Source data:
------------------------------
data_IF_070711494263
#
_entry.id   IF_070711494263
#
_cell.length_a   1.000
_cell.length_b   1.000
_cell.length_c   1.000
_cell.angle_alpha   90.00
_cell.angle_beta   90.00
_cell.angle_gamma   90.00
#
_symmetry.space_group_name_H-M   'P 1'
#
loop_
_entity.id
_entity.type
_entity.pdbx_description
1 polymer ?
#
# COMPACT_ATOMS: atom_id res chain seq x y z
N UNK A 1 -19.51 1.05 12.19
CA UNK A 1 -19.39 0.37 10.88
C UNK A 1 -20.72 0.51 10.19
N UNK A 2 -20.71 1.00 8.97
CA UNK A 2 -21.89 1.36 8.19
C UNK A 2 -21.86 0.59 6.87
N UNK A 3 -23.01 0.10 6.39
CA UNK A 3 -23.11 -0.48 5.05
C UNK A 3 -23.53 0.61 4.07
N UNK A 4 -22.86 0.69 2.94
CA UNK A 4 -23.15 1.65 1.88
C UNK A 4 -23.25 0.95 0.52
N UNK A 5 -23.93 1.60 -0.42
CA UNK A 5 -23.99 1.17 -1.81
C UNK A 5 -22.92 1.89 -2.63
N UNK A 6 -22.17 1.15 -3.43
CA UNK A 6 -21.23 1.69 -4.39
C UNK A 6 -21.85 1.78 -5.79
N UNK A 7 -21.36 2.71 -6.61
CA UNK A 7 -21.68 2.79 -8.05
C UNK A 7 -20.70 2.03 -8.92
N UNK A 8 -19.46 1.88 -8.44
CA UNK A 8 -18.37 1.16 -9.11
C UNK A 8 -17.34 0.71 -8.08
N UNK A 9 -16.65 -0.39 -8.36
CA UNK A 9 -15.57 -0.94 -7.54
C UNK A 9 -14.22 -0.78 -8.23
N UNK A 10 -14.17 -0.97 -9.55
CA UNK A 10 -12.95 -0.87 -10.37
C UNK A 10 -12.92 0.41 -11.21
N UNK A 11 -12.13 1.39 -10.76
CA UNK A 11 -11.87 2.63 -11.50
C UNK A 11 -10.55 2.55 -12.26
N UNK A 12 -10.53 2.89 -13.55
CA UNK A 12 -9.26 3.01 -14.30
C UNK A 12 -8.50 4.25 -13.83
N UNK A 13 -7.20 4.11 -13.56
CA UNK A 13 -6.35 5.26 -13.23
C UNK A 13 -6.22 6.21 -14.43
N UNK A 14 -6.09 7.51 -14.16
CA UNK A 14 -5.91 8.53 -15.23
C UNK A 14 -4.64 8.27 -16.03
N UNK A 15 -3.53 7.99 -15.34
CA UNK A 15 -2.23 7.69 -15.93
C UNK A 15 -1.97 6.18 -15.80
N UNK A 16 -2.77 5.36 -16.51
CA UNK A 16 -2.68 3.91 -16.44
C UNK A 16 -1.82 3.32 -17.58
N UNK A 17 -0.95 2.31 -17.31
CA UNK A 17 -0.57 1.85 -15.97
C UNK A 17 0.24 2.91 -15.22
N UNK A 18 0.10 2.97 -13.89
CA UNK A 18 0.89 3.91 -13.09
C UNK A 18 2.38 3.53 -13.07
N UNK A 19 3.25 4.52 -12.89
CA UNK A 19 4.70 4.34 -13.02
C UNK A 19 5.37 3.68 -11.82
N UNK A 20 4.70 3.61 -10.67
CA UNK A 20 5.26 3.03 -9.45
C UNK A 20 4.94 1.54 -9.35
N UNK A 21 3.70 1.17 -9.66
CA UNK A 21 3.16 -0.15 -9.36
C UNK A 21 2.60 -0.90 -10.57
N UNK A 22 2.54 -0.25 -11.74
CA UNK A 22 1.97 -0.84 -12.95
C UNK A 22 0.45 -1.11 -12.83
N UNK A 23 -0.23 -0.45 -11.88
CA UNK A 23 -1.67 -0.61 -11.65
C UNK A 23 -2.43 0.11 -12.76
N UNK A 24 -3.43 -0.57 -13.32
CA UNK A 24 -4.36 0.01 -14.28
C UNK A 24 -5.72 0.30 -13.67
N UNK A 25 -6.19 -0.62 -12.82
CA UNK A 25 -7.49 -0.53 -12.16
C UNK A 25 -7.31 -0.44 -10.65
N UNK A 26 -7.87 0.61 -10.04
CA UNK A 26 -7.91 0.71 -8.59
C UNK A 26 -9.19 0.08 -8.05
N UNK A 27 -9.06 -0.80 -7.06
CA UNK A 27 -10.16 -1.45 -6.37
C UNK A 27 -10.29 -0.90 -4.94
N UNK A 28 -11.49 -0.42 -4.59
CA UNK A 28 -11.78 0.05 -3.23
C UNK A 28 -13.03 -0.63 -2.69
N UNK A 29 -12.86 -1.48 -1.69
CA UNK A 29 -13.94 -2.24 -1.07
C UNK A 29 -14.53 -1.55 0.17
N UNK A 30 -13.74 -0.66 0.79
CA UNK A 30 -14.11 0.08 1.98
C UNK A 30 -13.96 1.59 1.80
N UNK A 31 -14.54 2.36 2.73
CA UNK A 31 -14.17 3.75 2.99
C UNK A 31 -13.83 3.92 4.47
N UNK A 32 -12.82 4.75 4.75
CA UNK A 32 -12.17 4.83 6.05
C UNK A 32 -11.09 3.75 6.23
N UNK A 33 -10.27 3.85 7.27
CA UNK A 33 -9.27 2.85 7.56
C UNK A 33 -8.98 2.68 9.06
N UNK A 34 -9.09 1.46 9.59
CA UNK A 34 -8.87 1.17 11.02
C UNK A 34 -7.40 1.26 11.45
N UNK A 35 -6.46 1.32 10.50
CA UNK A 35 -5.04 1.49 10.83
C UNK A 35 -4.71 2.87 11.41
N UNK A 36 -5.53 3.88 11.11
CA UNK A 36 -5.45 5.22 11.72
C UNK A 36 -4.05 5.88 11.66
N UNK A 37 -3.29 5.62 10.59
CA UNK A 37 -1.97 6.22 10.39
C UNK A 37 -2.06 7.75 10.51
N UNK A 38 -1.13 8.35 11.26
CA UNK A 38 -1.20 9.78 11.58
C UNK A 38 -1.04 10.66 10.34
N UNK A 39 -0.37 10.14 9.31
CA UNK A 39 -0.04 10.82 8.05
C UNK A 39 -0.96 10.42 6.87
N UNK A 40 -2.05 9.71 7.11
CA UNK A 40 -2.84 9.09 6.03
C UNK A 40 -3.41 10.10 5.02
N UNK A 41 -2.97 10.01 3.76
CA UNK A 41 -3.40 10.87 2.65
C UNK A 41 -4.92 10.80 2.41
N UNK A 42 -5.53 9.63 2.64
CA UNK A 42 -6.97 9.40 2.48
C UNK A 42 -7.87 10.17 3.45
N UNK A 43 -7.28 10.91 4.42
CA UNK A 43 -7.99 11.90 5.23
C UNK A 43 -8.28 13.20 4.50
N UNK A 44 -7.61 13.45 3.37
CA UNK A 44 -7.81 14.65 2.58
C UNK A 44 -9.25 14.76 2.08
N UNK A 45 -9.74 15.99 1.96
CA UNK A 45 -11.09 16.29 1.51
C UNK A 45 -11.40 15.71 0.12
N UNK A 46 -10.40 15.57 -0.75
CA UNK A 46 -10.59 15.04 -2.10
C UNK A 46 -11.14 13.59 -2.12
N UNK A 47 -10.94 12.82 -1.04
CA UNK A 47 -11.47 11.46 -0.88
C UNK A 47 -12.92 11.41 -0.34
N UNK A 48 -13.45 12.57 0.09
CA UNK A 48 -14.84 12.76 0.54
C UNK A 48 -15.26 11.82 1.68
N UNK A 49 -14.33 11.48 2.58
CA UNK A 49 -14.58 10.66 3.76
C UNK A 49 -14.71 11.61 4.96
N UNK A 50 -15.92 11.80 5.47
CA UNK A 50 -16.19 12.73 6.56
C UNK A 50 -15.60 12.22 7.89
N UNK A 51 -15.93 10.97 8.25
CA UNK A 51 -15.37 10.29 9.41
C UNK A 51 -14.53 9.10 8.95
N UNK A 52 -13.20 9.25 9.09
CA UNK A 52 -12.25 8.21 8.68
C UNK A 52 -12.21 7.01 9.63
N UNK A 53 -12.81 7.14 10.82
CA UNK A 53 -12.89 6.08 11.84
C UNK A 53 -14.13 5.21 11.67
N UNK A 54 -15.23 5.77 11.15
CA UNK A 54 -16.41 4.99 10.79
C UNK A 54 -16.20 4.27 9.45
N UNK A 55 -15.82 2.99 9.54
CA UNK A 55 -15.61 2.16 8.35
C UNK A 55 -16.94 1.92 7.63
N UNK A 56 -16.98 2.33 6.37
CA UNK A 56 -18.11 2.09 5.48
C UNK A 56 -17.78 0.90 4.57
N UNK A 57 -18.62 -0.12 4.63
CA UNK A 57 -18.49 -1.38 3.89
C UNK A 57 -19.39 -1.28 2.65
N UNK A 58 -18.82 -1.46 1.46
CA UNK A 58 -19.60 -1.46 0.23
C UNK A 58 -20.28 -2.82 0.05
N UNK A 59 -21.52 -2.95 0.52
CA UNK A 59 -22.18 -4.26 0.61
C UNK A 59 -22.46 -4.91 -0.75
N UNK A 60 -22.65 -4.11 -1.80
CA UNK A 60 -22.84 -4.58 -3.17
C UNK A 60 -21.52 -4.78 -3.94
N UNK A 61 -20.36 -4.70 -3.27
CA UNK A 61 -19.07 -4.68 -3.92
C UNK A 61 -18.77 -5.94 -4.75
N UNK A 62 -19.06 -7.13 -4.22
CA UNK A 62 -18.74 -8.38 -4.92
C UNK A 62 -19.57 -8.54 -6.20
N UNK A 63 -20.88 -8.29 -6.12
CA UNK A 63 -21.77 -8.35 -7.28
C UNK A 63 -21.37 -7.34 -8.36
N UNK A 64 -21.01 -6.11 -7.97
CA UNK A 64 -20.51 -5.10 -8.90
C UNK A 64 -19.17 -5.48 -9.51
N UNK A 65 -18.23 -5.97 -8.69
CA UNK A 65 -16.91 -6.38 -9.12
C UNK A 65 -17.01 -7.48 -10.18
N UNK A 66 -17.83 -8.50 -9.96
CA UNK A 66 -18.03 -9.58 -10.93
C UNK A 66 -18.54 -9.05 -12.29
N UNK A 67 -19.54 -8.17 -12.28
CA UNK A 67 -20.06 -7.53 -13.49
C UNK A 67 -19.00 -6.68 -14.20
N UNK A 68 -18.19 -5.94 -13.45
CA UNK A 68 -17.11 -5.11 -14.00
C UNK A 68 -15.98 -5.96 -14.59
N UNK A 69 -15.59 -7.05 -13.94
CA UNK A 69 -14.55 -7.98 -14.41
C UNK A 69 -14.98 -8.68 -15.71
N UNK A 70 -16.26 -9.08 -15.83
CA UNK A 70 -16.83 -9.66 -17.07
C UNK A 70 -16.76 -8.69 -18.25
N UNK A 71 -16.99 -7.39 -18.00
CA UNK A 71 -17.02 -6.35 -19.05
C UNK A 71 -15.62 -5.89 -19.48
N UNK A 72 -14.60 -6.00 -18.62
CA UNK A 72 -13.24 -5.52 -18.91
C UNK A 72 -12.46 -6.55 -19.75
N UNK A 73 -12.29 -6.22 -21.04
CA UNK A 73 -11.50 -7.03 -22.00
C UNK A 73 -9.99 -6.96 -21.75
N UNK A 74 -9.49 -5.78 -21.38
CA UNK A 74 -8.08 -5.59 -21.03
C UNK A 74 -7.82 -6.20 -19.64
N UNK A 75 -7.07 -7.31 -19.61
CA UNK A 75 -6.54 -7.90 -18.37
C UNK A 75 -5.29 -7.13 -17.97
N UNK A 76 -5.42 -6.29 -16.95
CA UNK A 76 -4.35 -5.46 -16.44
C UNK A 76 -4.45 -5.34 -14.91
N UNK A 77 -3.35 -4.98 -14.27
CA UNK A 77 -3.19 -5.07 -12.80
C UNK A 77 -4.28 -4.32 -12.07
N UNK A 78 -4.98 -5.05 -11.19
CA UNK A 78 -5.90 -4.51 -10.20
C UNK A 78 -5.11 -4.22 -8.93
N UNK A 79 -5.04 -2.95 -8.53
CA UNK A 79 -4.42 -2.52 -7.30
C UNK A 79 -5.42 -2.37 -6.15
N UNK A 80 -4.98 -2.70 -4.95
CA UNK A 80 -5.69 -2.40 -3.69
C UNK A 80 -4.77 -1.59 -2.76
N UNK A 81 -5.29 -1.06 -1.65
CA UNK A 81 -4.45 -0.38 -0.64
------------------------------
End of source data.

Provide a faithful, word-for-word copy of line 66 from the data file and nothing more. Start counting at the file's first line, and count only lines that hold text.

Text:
N UNK A 16 -2.77 5.36 -16.51